Easter: May 1st
The feast of St. Joseph the Worker was established by Pope Pius XII in
1955 in order to Christianize the concept of labor and give to all
workmen a model and a protector. By the daily labor in his shop, offered
to God with patience and joy, St. Joseph provided for the necessities of
his holy spouse and of the Incarnate Son of God, and thus became an
example to all laborers. "Workmen and all those laboring in
conditions of poverty will have reasons to rejoice rather than grieve,
since they have in common with the Holy Family daily preoccupations and
cares" (Leo XIII).
St. Joseph the Worker
"May Day" has long been dedicated to labor and the working man.
It falls on the first day of the month that is dedicated to the Blessed
Virgin Mary. Pope Pius XII expressed the hope that this feast would
accentuate the dignity of labor and would bring a spiritual dimension to
labor unions. It is eminently fitting that St. Joseph, a working man, who
became the foster-father of Christ and patron of the universal Church,
should be honored on this day.
The texts of the Mass and the Liturgy of the Hours provide a catechetical
synthesis of the significance of human labor seen in the light of faith.
The Opening Prayer states that God, the creator and ruler of the
universe, has called men and women in every age to develop and use their
talents for the good of others. The Office of Readings, taken from the
document of the Second Vatican Council on the Church in the modern world,
develops this idea. In every type of labor, we are obeying the command of
God given in Genesis 2:15, and repeated in the responsory for the Office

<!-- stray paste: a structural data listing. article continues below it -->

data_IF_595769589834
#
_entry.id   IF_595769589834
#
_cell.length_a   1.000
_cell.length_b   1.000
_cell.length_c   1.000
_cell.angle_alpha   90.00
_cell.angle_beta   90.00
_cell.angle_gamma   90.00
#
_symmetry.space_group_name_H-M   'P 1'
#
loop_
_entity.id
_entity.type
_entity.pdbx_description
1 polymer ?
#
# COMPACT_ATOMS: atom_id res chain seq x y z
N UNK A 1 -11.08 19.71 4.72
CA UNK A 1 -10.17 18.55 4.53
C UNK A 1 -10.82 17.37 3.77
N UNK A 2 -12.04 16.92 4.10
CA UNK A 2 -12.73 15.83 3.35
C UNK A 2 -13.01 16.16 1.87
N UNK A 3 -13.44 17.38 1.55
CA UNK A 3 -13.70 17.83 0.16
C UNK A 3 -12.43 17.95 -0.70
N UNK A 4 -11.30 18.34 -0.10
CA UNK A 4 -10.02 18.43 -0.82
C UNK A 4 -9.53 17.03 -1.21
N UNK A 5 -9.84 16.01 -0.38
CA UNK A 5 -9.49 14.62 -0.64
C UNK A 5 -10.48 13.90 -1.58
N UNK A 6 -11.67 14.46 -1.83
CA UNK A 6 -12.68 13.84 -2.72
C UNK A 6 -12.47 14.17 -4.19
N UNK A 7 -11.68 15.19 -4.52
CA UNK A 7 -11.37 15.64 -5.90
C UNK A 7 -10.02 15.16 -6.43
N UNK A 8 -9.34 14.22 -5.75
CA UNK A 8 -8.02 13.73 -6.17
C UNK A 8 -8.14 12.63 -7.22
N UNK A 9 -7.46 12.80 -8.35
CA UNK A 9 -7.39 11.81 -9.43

of Readings. The responsory for the Canticle of Zechariah says that
"St. Joseph faithfully practiced the carpenter's trade. He is a
shining example for all workers." Then, in the second part of the
Opening Prayer, we ask that we may do the work that God has asked of us
and come to the rewards he has promised. In the Prayer after Communion we
ask: "May our lives manifest your love; may we rejoice for ever in
The liturgy for this feast vindicates the right to work, and this is a
message that needs to be heard and heeded in our modern society. In many
of the documents issued by Pope John XXIII, Pope Paul VI, the Second
Vatican Council and Pope John Paul II, reference is made to the Christian
spirit that should permeate one's work, after the example of St. Joseph.
In addition to this, there is a special dignity and value to the work
done in caring for the family. The Office of Readings contains an excerpt
from the Vatican II document on the modern world: "Where men and
women, in the course of gaining a livelihood for themselves and their
families, offer appropriate service to society, they can be confident
that their personal efforts promote the work of the Creator, confer
benefits on their fellowmen, and help to realize God's plan in
history" (no. 34).
Excerpted from Saints of the Roman Calendar by Enzo